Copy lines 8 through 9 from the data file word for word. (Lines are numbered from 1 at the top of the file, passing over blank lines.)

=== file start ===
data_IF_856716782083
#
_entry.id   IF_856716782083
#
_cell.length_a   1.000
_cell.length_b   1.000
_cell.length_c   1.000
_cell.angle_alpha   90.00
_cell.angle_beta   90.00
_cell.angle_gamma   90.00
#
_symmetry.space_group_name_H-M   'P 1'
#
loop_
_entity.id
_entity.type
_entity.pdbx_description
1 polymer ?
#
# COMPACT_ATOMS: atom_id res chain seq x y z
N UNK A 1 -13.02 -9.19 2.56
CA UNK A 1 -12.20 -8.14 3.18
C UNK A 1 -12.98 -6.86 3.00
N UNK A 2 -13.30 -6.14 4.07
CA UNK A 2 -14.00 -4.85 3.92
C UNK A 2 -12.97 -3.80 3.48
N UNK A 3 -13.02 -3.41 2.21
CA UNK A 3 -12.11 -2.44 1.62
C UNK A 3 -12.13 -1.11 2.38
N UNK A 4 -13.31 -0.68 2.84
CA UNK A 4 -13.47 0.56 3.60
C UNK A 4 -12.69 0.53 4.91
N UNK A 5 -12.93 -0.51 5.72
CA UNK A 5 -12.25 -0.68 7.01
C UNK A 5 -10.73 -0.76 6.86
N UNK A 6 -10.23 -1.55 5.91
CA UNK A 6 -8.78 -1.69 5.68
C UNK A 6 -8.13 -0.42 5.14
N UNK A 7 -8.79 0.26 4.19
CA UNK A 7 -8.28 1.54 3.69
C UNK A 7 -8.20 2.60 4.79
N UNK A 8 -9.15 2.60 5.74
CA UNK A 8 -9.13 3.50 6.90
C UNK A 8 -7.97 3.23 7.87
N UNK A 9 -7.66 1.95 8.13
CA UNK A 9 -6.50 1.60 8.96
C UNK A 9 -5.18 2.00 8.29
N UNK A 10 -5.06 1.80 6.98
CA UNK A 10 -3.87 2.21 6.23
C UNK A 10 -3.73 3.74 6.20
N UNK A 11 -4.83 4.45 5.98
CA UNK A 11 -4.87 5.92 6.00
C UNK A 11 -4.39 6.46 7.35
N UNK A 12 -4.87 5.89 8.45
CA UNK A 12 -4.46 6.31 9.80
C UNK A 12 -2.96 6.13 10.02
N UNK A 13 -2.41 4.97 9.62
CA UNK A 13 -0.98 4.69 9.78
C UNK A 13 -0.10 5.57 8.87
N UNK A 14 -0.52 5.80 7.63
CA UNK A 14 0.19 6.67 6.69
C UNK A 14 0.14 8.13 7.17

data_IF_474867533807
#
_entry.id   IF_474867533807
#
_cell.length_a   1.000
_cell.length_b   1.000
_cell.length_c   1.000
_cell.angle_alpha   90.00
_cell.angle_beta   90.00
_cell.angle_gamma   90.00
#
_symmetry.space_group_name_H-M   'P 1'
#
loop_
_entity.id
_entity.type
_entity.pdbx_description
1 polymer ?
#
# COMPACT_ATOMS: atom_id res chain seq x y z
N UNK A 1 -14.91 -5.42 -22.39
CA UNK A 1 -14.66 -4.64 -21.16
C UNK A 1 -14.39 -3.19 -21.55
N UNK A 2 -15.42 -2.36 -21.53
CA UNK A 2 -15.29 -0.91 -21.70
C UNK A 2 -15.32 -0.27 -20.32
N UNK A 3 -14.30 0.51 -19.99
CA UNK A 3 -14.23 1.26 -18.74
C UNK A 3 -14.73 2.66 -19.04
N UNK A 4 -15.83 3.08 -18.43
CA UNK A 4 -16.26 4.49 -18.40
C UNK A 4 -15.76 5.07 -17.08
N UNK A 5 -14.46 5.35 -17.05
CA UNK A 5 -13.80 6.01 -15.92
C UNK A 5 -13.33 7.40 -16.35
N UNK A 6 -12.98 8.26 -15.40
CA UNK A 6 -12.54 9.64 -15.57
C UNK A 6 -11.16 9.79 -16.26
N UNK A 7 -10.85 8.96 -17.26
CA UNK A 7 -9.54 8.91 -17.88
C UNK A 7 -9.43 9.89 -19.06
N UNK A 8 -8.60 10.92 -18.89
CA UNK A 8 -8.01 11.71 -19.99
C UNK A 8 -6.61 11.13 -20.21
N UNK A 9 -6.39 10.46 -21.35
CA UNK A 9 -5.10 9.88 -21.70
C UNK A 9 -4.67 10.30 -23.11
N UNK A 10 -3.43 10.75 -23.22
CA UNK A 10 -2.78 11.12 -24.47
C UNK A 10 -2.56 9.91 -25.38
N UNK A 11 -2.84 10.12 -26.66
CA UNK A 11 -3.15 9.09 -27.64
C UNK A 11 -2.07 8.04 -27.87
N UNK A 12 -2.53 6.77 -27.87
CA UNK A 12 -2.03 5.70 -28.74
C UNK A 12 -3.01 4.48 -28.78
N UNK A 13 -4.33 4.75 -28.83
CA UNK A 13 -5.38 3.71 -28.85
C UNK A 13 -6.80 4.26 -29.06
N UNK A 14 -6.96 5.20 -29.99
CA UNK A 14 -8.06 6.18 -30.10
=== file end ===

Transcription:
_cell.angle_alpha   90.00
_cell.angle_beta   90.00